Archives  | NCROnline.org 

Send This Page to a Friend

 Writer's Desk 

February 6, 2006
Vol. 3, No. 38



Is nothing sacred? Muslims say some things are

By Margot Patterson, NCR' opinion editor

Dear Reader of Writer's Desk,

We need your help. We are pleased to make available -- at no charge -- Writer's Desk. But we cannot do all we need to do without your financial assistance.

Please take a moment to consider contributing to our annual appeal and join the ranks of readers who give to the Friends of NCR campaign. National Catholic Reporter is a nonprofit organization. Contributions are tax-deductible in the United States.

Contributions may be sent to:
National Catholic Reporter
115 E. Armour Blvd.
Kansas City, MO   64111

Make checks out to: NCR

If you wish, you may print a form for submitting your donation.
You may also use this form for credit card donations.


Donate Now Online

P.S.: Everyone who donates will receive the fourth in a series of specially designed NCR Christmas ornaments connecting us in a special way to the gospel of peace on earth. Thank you.

Before this past weekend, I hadn’t spent much time thinking about blasphemy and I suspect many other Americans hadn’t either. Blasphemy is really not much on our radar screen. Though there are blasphemy laws on the books, they’re not enforced, and the concept seems quaint and a little archaic.

Not so for Muslims. Obviously. Witness the events of the past week in which Muslims around the world protested the publication of caricatures of Muhammad, originally in a Danish newspaper in September and then, more recently in newspapers in Spain, Hungary, Italy, France, New Zealand, Ireland and Germany. Thousands marched. A boycott of Danish products picked up steam. A German was kidnapped from his hotel in Gaza, and over the weekend protesters in Syria torched the Danish and Norwegian embassies in Damascus and protesters in Lebanon attacked the Danish mission in Beirut and a nearby church.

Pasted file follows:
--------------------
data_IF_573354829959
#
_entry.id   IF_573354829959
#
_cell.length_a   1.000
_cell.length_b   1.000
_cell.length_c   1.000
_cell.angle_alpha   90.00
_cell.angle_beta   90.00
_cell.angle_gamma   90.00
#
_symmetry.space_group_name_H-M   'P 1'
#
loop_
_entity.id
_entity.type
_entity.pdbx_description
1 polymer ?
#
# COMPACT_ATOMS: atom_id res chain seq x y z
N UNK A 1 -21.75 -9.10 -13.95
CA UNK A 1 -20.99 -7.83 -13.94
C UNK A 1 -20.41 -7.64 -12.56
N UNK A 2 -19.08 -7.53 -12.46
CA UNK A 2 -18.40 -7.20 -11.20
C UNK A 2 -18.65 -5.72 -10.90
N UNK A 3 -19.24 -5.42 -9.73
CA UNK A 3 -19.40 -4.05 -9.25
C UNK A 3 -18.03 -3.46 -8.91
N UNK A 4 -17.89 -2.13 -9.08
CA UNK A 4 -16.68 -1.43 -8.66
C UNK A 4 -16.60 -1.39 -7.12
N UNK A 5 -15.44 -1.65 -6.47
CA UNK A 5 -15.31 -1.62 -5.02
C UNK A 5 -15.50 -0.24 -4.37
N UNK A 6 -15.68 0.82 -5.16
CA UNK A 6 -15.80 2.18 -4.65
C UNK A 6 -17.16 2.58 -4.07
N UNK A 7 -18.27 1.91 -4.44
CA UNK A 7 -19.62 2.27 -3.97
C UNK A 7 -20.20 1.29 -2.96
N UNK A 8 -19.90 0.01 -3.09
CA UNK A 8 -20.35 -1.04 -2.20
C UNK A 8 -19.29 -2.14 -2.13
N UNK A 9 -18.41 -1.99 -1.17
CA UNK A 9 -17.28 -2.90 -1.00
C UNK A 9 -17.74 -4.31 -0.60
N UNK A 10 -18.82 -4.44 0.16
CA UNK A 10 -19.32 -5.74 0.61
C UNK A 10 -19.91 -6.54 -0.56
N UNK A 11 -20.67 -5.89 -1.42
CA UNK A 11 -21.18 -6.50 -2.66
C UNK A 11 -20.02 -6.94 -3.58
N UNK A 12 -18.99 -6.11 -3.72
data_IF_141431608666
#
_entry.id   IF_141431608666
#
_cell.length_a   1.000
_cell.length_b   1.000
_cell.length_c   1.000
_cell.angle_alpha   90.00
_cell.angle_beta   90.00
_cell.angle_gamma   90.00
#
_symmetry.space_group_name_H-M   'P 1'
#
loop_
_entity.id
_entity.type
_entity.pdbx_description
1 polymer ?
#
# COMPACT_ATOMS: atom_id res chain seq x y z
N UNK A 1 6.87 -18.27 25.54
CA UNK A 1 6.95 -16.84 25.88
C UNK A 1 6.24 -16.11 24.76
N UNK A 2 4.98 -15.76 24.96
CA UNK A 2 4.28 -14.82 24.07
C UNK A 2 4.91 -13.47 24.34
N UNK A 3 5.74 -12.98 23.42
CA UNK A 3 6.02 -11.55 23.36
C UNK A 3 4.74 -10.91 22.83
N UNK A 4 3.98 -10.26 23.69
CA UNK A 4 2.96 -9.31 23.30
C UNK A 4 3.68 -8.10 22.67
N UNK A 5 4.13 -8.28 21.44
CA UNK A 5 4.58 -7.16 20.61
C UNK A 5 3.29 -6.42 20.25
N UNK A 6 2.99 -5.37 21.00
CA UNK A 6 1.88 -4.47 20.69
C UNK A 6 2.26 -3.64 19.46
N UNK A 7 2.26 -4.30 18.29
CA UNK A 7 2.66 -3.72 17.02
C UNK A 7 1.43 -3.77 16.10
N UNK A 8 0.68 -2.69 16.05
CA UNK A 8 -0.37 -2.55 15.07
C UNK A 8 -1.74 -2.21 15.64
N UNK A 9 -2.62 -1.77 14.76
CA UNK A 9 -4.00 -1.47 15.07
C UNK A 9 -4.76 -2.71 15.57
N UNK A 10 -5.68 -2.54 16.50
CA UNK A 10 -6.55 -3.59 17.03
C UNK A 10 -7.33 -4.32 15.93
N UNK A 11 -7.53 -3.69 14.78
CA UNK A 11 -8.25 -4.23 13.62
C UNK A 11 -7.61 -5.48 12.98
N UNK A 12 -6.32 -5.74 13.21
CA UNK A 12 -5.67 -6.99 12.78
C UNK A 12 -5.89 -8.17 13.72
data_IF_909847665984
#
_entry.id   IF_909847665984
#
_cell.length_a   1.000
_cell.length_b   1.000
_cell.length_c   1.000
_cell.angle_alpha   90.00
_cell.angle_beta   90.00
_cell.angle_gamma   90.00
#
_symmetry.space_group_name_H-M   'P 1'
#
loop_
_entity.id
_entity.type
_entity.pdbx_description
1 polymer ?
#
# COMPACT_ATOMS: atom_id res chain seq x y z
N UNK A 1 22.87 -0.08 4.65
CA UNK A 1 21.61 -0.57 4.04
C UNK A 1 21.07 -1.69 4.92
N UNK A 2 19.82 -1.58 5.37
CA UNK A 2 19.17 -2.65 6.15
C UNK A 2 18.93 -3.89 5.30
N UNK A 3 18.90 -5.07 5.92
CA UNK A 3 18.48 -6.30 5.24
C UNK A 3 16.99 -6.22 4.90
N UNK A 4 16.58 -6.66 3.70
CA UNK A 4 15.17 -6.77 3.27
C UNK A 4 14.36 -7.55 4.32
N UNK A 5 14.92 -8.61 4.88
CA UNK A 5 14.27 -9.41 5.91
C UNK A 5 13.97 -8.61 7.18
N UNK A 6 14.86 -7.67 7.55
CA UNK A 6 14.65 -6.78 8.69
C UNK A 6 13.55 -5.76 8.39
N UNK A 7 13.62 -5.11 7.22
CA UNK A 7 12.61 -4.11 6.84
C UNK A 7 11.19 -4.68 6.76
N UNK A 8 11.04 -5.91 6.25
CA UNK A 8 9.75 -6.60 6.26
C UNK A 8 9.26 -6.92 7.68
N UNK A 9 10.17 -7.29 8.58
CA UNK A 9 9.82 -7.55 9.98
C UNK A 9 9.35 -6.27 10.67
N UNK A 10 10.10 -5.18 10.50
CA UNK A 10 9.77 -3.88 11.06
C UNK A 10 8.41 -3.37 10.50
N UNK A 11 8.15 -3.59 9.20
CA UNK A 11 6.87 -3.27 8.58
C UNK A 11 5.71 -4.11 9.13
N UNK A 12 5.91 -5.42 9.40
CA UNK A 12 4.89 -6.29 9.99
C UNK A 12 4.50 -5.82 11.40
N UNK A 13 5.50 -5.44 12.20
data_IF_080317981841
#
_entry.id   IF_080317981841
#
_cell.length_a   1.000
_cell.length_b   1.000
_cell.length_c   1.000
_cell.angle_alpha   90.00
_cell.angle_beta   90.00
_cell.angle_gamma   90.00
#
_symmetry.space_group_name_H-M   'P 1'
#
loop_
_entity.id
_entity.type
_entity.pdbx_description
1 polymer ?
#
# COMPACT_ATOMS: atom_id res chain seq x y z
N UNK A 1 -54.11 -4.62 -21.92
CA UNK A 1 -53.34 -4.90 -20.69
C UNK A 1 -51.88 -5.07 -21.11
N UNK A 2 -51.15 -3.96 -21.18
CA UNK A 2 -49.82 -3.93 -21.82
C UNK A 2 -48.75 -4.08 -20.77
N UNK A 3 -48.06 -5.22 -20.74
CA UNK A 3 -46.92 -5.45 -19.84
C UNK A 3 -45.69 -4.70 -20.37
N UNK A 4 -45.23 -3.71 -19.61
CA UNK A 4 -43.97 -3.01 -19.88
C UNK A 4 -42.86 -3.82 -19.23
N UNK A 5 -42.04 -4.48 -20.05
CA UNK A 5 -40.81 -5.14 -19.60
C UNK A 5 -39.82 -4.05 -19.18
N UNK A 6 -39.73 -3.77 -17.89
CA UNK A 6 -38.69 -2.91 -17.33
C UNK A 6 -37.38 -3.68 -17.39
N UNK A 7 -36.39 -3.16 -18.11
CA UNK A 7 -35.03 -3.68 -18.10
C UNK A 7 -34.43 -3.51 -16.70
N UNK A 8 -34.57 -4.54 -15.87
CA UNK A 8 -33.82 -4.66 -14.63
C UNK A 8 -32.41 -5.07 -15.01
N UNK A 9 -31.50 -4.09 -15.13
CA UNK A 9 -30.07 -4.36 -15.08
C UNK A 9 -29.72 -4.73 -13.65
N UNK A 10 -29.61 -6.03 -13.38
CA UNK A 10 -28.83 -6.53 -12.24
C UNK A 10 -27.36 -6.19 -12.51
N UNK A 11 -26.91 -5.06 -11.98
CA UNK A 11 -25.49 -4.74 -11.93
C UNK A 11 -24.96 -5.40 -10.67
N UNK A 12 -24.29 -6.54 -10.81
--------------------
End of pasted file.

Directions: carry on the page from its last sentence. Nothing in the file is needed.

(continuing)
I’ve found the whole furor over these cartoons rather fascinating. First, the newspapers in Europe that rushed to reprint the offending cartoons on the pious grounds that they were upholding freedom of the press seemed to be so patently gleeful at the thought that they were sticking it to Muslims. Whatever justification the Danish newspaper Jyllands-Posten had in originally publishing the cartoons has vanished in the subsequent guilt-free exploitation of anti-immigrant feeling and religious and ethnic resentments.   All served up with a heaping portion of democratic self-righteousness.

In New Zealand, where The Dominion Post chose to reprint the cartoons on Saturday, its editor, Tim Pankhurst, said: “We do not want to be deliberately provocative, but neither should we allow ourselves to be intimidated.”

In Ireland, where the Irish Daily Star published the cartoons, columnist Joe O’Shea was quoted as saying, “We thought it would be a good idea to make a stand for freedom of the press and democratic rights.”


It was not the European press’ finest hour, I thought, although of course many newspapers did not print the cartoons that offended Muslims. Islam prohibits any depiction of Allah or Muhammad whatsoever, and the 12 cartoons that originally ran in Jyllands-Posten clearly added insult to injury. One showed Muhammad with a bomb in his turban. Another showed a line of suicide bombers arriving in heaven, where the prophet Muhammad tells them: “Stop stop, we’re out of virgins.”